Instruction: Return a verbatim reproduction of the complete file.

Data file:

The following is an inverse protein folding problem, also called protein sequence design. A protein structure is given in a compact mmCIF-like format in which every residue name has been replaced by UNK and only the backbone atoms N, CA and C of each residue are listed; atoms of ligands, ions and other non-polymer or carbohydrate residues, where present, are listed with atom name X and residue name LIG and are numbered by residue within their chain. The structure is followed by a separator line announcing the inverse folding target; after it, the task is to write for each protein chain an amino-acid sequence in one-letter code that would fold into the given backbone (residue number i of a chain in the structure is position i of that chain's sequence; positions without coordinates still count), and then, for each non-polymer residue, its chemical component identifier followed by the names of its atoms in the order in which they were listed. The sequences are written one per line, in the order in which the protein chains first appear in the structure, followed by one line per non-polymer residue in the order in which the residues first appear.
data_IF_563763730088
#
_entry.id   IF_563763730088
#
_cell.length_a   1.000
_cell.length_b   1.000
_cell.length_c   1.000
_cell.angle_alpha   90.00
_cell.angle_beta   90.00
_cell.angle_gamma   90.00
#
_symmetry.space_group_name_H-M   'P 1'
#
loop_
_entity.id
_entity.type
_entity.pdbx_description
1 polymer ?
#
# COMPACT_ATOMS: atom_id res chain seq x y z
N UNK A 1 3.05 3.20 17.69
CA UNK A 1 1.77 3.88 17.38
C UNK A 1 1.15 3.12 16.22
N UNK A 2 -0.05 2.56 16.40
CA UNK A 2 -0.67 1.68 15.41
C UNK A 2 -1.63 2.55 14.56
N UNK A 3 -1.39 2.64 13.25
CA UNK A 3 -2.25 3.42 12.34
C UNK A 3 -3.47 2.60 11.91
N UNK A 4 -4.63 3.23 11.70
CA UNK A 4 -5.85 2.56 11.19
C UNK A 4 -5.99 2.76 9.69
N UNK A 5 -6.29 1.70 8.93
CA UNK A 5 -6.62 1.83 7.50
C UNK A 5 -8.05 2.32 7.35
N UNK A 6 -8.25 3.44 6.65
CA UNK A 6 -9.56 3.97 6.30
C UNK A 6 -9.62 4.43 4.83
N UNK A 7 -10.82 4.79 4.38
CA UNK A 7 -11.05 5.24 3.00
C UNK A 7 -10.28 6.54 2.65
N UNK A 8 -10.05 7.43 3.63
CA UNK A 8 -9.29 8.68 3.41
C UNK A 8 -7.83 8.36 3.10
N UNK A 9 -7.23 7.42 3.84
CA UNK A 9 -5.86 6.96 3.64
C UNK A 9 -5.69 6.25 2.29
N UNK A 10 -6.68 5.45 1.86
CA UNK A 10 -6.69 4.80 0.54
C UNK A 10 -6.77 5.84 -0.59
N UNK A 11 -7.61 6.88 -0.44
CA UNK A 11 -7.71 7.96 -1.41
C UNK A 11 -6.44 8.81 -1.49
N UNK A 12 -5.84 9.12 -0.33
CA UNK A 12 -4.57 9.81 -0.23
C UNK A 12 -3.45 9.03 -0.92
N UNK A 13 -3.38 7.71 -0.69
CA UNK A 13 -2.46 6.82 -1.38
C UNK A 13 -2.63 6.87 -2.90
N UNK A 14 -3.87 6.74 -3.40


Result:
The following is an inverse protein folding problem, also called protein sequence design. A protein structure is given in a compact mmCIF-like format in which every residue name has been replaced by UNK and only the backbone atoms N, CA and C of each residue are listed; atoms of ligands, ions and other non-polymer or carbohydrate residues, where present, are listed with atom name X and residue name LIG and are numbered by residue within their chain. The structure is followed by a separator line announcing the inverse folding target; after it, the task is to write for each protein chain an amino-acid sequence in one-letter code that would fold into the given backbone (residue number i of a chain in the structure is position i of that chain's sequence; positions without coordinates still count), and then, for each non-polymer residue, its chemical component identifier followed by the names of its atoms in the order in which they were listed. The sequences are written one per line, in the order in which the protein chains first appear in the structure, followed by one line per non-polymer residue in the order in which the residues first appear.
data_IF_563763730088
#
_entry.id   IF_563763730088
#
_cell.length_a   1.000
_cell.length_b   1.000
_cell.length_c   1.000
_cell.angle_alpha   90.00
_cell.angle_beta   90.00
_cell.angle_gamma   90.00
#
_symmetry.space_group_name_H-M   'P 1'
#
loop_
_entity.id
_entity.type
_entity.pdbx_description
1 polymer ?
#
# COMPACT_ATOMS: atom_id res chain seq x y z
N UNK A 1 3.05 3.20 17.69
CA UNK A 1 1.77 3.88 17.38
C UNK A 1 1.15 3.12 16.22
N UNK A 2 -0.05 2.56 16.40
CA UNK A 2 -0.67 1.68 15.41
C UNK A 2 -1.63 2.55 14.56
N UNK A 3 -1.39 2.64 13.25
CA UNK A 3 -2.25 3.42 12.34
C UNK A 3 -3.47 2.60 11.91
N UNK A 4 -4.63 3.23 11.70
CA UNK A 4 -5.85 2.56 11.19
C UNK A 4 -5.99 2.76 9.69
N UNK A 5 -6.29 1.70 8.93
CA UNK A 5 -6.62 1.83 7.50
C UNK A 5 -8.05 2.32 7.35
N UNK A 6 -8.25 3.44 6.65
CA UNK A 6 -9.56 3.97 6.30
C UNK A 6 -9.62 4.43 4.83
N UNK A 7 -10.82 4.79 4.38
CA UNK A 7 -11.05 5.24 3.00
C UNK A 7 -10.28 6.54 2.65
N UNK A 8 -10.05 7.43 3.63
CA UNK A 8 -9.29 8.68 3.41
C UNK A 8 -7.83 8.36 3.10
N UNK A 9 -7.23 7.42 3.84
CA UNK A 9 -5.86 6.96 3.64
C UNK A 9 -5.69 6.25 2.29
N UNK A 10 -6.68 5.45 1.86
CA UNK A 10 -6.69 4.80 0.54
C UNK A 10 -6.77 5.84 -0.59
N UNK A 11 -7.61 6.88 -0.44
CA UNK A 11 -7.71 7.96 -1.41
C UNK A 11 -6.44 8.81 -1.49
N UNK A 12 -5.84 9.12 -0.33
CA UNK A 12 -4.57 9.81 -0.23
C UNK A 12 -3.45 9.03 -0.92
N UNK A 13 -3.38 7.71 -0.69
CA UNK A 13 -2.46 6.82 -1.38
C UNK A 13 -2.63 6.87 -2.90
N UNK A 14 -3.87 6.74 -3.40